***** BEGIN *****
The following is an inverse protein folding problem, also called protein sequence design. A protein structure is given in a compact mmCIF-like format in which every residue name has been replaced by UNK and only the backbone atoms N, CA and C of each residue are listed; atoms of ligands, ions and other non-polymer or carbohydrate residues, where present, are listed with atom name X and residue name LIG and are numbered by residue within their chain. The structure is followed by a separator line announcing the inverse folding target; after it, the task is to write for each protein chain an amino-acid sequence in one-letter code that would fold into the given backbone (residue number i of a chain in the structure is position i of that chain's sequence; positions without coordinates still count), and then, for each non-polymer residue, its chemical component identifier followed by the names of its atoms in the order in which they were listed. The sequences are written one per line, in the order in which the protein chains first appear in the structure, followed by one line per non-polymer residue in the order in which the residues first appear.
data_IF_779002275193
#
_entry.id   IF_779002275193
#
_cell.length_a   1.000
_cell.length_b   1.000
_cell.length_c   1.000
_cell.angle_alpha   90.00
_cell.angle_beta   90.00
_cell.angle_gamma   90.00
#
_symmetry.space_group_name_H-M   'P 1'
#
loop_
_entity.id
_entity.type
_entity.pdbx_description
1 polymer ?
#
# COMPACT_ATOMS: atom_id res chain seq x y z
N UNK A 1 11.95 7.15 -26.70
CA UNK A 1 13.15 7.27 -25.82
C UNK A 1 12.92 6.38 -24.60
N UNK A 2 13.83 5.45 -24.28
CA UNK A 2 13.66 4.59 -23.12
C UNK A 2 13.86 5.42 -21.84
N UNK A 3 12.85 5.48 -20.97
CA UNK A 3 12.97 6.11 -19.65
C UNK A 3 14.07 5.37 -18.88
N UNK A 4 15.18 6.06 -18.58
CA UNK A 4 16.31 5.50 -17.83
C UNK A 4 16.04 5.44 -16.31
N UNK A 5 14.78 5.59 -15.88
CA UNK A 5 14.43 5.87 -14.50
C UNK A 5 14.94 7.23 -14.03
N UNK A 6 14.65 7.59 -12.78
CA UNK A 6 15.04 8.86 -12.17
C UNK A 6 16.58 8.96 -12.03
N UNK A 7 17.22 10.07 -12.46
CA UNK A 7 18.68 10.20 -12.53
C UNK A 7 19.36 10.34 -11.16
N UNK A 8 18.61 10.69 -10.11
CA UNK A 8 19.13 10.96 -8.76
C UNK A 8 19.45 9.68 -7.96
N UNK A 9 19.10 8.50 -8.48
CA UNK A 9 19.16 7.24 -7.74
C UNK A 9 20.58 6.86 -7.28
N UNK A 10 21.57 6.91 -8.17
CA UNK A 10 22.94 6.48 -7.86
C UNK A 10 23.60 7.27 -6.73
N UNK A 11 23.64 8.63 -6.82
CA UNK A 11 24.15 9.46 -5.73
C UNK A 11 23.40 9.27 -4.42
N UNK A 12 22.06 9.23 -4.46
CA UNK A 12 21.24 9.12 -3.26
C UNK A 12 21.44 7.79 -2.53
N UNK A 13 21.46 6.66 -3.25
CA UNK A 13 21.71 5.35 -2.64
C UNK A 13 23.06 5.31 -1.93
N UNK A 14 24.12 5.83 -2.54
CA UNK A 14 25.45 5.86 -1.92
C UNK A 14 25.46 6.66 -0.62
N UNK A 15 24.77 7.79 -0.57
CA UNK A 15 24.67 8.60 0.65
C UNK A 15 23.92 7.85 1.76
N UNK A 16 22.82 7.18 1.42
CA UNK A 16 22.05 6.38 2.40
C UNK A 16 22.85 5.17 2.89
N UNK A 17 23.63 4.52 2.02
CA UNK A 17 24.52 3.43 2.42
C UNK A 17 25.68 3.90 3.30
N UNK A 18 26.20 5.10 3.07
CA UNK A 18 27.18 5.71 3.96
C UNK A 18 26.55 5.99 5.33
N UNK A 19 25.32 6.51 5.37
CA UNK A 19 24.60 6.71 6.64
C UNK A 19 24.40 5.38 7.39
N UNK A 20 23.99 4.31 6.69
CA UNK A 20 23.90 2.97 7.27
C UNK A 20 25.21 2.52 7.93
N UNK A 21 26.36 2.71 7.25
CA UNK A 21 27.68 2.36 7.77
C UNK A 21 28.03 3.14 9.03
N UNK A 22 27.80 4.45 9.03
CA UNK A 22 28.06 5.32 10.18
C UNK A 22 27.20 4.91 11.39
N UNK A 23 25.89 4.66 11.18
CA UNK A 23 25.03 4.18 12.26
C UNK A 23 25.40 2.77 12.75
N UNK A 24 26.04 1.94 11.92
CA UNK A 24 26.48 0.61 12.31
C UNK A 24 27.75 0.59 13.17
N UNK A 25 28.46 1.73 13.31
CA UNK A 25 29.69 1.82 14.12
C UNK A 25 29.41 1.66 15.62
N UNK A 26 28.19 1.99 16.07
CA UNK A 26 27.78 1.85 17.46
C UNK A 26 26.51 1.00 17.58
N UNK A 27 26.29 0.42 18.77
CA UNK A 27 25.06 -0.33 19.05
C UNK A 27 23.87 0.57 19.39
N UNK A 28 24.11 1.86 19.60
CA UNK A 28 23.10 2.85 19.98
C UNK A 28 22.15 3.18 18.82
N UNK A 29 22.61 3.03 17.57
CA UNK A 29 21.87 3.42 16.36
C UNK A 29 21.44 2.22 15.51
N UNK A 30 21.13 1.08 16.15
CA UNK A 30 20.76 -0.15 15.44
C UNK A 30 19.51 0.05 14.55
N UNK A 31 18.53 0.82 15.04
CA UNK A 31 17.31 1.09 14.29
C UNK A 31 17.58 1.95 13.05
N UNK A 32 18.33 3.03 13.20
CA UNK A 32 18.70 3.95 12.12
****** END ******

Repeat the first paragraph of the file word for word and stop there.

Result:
The following is an inverse protein folding problem, also called protein sequence design. A protein structure is given in a compact mmCIF-like format in which every residue name has been replaced by UNK and only the backbone atoms N, CA and C of each residue are listed; atoms of ligands, ions and other non-polymer or carbohydrate residues, where present, are listed with atom name X and residue name LIG and are numbered by residue within their chain. The structure is followed by a separator line announcing the inverse folding target; after it, the task is to write for each protein chain an amino-acid sequence in one-letter code that would fold into the given backbone (residue number i of a chain in the structure is position i of that chain's sequence; positions without coordinates still count), and then, for each non-polymer residue, its chemical component identifier followed by the names of its atoms in the order in which they were listed. The sequences are written one per line, in the order in which the protein chains first appear in the structure, followed by one line per non-polymer residue in the order in which the residues first appear.